Gantz Apologizes for Anti-Chareidi Ad

YERUSHALAYIM -
A reflection of Blue and White election banners, depicting party leaders Yair Lapid and Benny Gantz, is seen on a building in Tel Aviv, Monday. (Reuters/Corinna Kern)

Blue and White Chairman Benny Gantz was caught in another “gaffe” on Monday, which seemed in line with his recent decision to adopt an anti-chareidi policy.

At issue was a campaign ad that read: “Anyone who wants a secular unity government must go out and vote,” and citing the voting percentage in Tel Aviv as 63 percent versus 77 percent in Bnei Brak.

Gantz apologized in a Knesset interview. “We really didn’t mean to hurt,” he said, referring to the ad. He said that when he saw it, “it didn’t make me jump, it showed me statistics. “I realized in retrospect that it hurt people and I’m sorry, that’s not the intention. The chareidim should vote, they should vote according to their beliefs,” Gantz said.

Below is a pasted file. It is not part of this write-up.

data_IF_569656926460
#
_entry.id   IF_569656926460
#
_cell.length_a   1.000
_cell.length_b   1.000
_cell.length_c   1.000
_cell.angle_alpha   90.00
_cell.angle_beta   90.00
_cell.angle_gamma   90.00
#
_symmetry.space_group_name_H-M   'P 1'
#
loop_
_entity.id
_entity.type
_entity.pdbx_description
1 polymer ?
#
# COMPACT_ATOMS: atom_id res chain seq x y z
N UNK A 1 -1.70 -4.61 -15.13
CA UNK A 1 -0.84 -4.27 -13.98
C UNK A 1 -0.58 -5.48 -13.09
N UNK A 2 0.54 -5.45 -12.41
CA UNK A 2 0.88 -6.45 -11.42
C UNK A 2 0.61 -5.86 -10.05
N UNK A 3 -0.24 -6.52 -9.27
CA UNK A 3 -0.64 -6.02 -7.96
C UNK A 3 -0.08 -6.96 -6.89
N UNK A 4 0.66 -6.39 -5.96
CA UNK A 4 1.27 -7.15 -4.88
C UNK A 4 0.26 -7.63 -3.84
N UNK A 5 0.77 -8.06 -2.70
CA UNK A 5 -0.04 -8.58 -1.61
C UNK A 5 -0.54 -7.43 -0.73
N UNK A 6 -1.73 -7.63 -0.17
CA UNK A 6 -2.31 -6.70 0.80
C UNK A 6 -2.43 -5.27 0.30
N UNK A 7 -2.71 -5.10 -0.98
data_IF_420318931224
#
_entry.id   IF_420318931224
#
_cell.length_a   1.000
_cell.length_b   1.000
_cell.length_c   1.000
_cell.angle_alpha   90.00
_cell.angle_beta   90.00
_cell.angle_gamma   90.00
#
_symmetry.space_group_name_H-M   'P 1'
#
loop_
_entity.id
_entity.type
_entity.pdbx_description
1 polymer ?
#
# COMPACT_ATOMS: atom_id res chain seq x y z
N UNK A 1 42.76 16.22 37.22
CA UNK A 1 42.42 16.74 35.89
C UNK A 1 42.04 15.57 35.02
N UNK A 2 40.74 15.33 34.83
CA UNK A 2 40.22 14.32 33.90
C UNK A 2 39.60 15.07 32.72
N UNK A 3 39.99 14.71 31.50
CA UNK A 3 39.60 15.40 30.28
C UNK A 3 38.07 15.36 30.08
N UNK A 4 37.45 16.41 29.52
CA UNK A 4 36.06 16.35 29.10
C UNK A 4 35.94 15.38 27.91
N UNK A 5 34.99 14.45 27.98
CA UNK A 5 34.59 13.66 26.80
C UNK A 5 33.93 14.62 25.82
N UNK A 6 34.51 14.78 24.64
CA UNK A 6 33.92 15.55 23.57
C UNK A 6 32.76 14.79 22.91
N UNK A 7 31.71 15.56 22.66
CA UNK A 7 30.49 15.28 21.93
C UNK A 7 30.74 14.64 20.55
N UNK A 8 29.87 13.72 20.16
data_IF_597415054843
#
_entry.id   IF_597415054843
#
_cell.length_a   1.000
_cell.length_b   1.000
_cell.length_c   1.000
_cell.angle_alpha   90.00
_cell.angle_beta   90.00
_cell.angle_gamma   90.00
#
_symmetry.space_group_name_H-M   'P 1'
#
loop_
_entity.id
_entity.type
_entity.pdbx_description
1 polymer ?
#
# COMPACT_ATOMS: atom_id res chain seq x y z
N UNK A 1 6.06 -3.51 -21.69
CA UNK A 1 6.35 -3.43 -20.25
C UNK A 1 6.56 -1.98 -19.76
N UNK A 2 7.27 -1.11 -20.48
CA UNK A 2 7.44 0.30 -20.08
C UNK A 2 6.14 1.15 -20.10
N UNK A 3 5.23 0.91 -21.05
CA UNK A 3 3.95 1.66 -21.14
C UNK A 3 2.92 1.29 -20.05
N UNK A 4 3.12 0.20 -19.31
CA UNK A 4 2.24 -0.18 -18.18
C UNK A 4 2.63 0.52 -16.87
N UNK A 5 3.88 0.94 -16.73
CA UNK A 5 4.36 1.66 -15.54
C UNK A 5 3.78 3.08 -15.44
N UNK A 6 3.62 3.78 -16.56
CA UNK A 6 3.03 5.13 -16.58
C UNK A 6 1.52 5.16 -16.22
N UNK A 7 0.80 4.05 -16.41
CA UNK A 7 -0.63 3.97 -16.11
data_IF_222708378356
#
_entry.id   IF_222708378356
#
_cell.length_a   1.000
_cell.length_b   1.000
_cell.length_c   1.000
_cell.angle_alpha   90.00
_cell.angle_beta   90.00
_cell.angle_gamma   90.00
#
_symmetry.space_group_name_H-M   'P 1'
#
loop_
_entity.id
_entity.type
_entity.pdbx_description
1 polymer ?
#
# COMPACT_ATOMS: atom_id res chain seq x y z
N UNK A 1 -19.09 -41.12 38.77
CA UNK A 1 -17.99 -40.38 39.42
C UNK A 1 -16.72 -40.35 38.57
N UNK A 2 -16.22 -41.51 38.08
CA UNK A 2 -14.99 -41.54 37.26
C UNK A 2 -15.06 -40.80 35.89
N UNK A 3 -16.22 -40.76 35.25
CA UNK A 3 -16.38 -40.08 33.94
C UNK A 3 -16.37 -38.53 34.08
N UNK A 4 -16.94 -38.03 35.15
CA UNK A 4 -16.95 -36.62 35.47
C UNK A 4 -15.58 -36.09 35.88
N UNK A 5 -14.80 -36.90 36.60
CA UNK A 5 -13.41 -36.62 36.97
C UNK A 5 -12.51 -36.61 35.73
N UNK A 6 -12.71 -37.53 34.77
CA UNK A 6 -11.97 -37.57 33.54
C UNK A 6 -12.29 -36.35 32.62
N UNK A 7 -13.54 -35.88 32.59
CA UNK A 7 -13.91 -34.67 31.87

Gantz announced on September 5 that he would not sit in a government with chareidi parties, and would not give in to their “extortion.” In a scathing comment, United Torah Judaism MK Rabbi Yaakov Litzman said that “Gantz may have been a decent individual at one time, but hanging around with Yair Lapid has ruined him. Lapid is apparently a communicable disease, and he has infected Gantz” with his hatred of chareidim. “Criticism is fine, but anti-Semitism is something else, and someone who hates religion is anti-Semitic. I will not retract that statement,” he added.